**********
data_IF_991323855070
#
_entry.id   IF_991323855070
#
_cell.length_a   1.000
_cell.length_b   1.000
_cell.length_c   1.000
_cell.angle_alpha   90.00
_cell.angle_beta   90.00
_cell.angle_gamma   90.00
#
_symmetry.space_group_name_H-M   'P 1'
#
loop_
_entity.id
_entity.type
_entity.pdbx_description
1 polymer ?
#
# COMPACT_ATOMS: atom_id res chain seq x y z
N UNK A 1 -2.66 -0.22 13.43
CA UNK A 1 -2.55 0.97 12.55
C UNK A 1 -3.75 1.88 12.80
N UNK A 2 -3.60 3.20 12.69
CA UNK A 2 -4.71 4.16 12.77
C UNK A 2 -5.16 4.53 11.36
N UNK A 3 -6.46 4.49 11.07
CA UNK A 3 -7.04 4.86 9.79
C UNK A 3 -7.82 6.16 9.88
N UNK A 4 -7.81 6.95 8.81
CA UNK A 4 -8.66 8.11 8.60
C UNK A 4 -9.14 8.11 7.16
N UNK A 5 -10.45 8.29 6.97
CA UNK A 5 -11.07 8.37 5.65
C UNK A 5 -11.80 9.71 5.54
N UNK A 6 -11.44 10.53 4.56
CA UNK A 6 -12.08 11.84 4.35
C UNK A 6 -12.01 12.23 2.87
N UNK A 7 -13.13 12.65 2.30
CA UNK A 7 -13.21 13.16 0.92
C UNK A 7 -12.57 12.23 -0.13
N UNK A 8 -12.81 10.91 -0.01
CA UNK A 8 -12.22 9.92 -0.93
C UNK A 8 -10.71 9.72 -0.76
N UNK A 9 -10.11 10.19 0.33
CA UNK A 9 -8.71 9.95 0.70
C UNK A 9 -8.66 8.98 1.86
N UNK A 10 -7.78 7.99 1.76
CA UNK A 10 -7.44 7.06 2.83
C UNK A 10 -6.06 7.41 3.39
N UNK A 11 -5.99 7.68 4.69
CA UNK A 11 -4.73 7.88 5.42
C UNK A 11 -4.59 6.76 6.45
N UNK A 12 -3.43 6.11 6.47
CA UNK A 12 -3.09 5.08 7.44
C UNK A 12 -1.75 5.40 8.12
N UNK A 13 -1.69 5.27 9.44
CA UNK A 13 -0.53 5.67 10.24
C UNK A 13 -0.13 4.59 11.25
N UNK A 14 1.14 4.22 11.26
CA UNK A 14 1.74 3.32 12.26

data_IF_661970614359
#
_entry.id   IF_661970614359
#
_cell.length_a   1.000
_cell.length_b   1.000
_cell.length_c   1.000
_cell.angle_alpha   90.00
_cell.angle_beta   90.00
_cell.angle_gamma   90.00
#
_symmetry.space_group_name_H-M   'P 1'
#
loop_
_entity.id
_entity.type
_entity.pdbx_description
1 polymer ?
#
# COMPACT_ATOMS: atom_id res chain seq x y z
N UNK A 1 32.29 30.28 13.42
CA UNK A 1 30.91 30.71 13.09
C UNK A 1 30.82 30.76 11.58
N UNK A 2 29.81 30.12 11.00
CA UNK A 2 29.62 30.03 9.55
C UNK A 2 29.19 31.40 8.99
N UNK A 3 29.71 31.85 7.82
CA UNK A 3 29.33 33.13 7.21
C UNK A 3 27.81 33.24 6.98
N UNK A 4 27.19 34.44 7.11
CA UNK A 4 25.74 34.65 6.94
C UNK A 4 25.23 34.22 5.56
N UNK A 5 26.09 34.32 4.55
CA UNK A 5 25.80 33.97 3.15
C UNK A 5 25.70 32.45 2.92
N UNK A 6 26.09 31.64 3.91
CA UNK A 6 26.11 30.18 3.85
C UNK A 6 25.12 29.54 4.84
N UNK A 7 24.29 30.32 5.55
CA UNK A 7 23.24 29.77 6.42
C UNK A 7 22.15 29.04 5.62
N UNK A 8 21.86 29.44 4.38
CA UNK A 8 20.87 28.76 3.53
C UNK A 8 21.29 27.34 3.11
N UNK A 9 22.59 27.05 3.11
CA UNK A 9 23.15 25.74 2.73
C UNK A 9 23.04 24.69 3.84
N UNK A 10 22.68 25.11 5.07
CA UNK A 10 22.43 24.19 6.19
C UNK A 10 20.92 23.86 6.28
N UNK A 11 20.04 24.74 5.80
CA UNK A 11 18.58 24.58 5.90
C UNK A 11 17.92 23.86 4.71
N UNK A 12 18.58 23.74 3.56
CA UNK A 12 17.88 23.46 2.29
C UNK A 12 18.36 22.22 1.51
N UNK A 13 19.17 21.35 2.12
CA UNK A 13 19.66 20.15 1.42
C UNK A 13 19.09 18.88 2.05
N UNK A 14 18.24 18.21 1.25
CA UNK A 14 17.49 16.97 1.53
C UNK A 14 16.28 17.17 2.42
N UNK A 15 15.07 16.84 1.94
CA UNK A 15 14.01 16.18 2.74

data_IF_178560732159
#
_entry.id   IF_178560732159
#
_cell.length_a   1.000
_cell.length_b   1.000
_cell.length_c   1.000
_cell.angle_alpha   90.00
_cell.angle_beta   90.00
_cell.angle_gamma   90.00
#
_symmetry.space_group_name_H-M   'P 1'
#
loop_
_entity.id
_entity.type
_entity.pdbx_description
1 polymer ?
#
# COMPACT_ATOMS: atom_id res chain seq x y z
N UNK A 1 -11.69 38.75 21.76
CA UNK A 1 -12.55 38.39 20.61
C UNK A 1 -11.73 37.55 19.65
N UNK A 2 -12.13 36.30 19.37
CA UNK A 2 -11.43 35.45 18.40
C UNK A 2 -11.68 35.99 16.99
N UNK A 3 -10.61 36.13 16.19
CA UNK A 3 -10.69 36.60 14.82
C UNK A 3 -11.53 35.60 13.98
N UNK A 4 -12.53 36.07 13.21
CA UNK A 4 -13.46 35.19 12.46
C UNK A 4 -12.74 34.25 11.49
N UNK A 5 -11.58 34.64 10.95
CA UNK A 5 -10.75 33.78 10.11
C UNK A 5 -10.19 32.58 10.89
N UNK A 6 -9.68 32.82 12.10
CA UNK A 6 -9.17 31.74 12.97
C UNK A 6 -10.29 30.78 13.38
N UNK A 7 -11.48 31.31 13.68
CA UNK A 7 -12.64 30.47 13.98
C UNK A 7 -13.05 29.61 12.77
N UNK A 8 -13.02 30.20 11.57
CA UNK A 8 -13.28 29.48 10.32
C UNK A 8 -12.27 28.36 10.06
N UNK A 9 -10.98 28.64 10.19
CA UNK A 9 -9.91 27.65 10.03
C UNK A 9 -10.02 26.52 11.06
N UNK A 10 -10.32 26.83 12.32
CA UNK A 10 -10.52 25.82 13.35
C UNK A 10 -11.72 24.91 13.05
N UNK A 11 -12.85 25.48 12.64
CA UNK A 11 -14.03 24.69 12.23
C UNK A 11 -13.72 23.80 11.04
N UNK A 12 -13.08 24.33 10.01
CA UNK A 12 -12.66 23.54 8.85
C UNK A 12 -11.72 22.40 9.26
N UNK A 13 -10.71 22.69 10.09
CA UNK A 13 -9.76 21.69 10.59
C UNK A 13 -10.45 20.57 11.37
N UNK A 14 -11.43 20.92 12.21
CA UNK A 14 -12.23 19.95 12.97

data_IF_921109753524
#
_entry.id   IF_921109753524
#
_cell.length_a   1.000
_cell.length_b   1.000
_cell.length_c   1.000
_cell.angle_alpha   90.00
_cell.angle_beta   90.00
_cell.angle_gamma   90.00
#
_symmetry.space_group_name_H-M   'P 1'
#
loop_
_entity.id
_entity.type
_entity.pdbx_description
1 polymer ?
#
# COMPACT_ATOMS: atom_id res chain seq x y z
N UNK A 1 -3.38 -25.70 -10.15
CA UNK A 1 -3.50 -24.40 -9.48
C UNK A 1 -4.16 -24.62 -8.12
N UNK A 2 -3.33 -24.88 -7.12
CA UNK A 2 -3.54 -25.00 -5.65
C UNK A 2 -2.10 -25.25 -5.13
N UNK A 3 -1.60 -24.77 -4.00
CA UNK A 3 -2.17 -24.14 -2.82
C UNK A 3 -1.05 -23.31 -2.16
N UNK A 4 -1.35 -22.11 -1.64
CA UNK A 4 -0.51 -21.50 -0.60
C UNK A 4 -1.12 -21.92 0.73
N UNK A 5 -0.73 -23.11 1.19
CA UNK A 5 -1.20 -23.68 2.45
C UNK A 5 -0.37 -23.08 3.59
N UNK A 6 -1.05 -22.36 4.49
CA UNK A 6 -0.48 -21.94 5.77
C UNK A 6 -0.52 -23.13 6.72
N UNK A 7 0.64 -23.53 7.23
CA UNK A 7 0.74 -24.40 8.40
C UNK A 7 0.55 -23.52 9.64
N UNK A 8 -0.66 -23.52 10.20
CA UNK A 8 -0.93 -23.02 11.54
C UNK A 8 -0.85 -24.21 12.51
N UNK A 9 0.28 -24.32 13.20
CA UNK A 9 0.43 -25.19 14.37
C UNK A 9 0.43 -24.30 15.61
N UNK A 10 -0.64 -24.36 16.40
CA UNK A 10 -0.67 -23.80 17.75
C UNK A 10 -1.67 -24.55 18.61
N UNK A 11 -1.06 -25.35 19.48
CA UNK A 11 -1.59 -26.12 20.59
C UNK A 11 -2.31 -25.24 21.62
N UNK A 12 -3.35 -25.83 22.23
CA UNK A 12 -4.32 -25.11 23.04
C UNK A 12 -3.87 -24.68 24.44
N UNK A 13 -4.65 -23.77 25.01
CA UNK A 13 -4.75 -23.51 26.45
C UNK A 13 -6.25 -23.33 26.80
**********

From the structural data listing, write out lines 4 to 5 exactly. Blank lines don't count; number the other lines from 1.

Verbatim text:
#
_cell.length_a   1.000